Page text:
Fundamentals of Physics/Circular Motion and Other Applications of Newton's Laws

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In the last chapter, five types of forces were mentioned. Those forces are: `normal force, friction, tension, weight, and drag. In this chapter, we will focus on three types of forces: friction, drag, and centripetal acceleration. These forces are all forces that we encounter in our daily lives, and there are plenty of examples highlighting the importance of these forces. For example, a race car must be designed so that it encounters minimal air resistance as it moves along the track. In addition, the tires must be specially manufactured so that there is minimal friction between the tires and the track.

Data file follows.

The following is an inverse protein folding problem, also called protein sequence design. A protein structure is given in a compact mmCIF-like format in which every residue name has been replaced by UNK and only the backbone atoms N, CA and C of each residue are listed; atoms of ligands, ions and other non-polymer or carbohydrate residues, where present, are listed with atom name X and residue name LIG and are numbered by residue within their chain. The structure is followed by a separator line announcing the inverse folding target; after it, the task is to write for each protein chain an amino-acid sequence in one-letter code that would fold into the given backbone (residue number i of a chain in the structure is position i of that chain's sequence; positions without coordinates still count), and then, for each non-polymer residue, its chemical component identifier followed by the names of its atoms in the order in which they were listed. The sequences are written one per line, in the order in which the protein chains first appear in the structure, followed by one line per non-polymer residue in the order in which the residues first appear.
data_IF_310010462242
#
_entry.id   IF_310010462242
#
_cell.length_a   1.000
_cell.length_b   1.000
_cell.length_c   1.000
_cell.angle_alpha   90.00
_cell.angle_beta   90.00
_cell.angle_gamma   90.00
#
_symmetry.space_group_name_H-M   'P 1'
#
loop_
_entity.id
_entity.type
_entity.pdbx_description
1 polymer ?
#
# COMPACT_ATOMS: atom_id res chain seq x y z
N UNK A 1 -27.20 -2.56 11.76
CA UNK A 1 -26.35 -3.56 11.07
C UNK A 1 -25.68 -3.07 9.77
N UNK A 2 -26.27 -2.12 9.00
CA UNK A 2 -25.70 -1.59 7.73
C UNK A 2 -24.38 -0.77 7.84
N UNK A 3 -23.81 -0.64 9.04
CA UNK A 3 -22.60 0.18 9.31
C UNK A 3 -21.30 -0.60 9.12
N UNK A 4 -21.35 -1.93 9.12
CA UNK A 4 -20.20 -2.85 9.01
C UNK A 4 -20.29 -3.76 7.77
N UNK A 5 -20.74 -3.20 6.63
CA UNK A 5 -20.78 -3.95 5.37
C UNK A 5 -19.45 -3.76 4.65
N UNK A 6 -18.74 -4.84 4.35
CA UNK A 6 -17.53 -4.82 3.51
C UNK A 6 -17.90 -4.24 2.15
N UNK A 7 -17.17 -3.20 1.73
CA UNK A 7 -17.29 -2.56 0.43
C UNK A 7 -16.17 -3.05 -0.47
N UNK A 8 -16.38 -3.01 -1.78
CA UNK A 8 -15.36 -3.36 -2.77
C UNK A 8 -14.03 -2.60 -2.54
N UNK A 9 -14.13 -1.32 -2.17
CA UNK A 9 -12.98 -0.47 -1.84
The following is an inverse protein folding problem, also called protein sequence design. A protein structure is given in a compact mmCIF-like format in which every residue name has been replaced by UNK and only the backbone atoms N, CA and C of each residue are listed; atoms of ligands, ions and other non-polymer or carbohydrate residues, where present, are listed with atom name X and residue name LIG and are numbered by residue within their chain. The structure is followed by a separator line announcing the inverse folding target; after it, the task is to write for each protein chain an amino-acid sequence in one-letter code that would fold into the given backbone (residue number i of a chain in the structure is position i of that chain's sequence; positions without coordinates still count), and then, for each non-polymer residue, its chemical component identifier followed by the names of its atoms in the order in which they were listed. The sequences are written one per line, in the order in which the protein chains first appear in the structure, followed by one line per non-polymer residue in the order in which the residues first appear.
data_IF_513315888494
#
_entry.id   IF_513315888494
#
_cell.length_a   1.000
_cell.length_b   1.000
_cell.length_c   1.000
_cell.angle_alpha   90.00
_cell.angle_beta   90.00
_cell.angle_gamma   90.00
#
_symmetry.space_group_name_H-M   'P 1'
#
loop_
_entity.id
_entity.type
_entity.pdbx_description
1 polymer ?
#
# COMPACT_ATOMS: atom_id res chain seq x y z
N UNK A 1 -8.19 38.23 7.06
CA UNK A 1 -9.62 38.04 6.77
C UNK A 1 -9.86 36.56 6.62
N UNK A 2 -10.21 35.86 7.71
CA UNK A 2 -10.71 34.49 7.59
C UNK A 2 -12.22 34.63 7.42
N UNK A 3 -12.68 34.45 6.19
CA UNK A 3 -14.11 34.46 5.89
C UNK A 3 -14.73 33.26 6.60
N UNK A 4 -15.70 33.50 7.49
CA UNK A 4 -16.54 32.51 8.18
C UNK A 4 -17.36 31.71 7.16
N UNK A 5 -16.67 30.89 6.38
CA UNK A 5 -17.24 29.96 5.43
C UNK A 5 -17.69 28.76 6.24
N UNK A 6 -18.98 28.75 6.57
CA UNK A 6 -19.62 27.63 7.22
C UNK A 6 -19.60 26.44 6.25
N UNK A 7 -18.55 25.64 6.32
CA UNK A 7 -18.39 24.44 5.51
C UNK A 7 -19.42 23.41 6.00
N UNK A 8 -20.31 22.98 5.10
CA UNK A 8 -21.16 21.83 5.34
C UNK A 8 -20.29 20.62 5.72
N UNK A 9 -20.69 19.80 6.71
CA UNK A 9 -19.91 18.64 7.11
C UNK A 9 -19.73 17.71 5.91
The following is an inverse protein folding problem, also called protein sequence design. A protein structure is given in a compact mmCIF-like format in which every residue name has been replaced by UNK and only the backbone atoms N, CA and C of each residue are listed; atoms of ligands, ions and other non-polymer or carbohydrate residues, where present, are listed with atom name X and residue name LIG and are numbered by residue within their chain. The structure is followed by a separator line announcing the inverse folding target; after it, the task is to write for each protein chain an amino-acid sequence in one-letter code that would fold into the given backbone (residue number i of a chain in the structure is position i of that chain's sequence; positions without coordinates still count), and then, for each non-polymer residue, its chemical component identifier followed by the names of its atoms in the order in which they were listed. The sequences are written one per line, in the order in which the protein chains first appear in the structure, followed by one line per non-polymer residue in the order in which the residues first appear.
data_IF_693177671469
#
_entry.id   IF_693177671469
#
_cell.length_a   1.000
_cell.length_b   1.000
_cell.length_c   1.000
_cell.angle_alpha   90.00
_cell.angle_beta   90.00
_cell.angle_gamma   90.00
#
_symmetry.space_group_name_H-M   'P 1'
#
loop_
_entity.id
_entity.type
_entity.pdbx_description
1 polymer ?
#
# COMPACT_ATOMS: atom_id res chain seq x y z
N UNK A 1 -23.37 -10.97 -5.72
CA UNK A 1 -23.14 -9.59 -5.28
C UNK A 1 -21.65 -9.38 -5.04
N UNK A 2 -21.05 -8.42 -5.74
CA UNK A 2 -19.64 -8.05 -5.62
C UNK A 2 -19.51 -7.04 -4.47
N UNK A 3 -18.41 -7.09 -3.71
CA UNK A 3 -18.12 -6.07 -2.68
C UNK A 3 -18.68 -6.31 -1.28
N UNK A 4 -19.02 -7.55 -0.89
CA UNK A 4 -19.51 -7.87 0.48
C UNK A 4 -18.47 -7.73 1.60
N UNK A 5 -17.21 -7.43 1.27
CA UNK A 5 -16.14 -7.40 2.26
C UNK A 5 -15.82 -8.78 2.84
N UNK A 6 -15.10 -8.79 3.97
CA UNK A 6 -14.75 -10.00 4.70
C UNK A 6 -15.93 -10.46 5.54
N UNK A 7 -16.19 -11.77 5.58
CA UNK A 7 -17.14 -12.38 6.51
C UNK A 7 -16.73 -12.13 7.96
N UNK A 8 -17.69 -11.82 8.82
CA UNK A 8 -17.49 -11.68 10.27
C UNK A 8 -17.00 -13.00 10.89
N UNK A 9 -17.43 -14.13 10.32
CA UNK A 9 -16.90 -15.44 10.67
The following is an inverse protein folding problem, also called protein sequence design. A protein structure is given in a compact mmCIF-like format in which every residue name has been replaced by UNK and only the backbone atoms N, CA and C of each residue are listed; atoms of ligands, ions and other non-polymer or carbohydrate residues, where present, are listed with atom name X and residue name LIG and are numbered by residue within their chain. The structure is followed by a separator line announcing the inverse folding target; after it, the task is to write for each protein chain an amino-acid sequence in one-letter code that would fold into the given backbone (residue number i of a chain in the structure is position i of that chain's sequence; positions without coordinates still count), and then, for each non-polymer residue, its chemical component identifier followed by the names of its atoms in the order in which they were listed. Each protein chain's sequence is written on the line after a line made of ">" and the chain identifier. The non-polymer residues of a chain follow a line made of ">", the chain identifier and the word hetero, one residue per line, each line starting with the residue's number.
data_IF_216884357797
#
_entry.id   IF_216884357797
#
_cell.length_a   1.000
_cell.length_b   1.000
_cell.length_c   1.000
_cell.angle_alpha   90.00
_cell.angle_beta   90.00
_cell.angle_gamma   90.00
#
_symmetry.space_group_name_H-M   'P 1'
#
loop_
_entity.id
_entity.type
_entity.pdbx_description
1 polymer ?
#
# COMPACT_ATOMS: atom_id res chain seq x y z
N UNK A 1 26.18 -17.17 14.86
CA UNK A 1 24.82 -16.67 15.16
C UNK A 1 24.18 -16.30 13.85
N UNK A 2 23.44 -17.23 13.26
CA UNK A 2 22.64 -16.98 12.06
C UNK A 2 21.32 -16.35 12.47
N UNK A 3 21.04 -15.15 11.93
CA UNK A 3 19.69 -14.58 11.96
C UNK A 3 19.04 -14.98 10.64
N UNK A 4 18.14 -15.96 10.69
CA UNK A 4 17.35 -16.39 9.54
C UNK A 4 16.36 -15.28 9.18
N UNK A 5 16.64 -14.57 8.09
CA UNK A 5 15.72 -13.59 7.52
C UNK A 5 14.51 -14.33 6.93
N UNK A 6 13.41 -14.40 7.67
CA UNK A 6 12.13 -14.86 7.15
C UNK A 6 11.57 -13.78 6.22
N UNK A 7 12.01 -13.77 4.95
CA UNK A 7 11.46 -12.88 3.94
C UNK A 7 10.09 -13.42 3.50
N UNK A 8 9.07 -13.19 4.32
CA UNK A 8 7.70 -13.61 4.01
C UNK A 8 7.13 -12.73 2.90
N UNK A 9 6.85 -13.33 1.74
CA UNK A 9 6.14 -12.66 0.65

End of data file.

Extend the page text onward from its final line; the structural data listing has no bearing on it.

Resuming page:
Friction[edit | edit source]

Friction is a force that always opposes all motion; it always acts in a direction exactly opposite to that in which an object is moving (or trying to move), and typically comes when the object rubs or drags against another object as it moves. It is defined as where is the coefficient of friction, and is the normal force acting on the object. There are two types of friction, static and kinetic, also known as sliding friction. Static friction is the amount of initial force required to move an object, and kinetic friction is the amount of force required to sustain motion in an object. Because of this, static friction is always greater than or equal to kinetic friction.

Drag[edit | edit source]

Drag is similar to friction, in the sense that it always acts in the direction opposite of motion, but unlike friction, drag occurs from air or water. Thus, the air resistance experienced by a race car is a type of drag.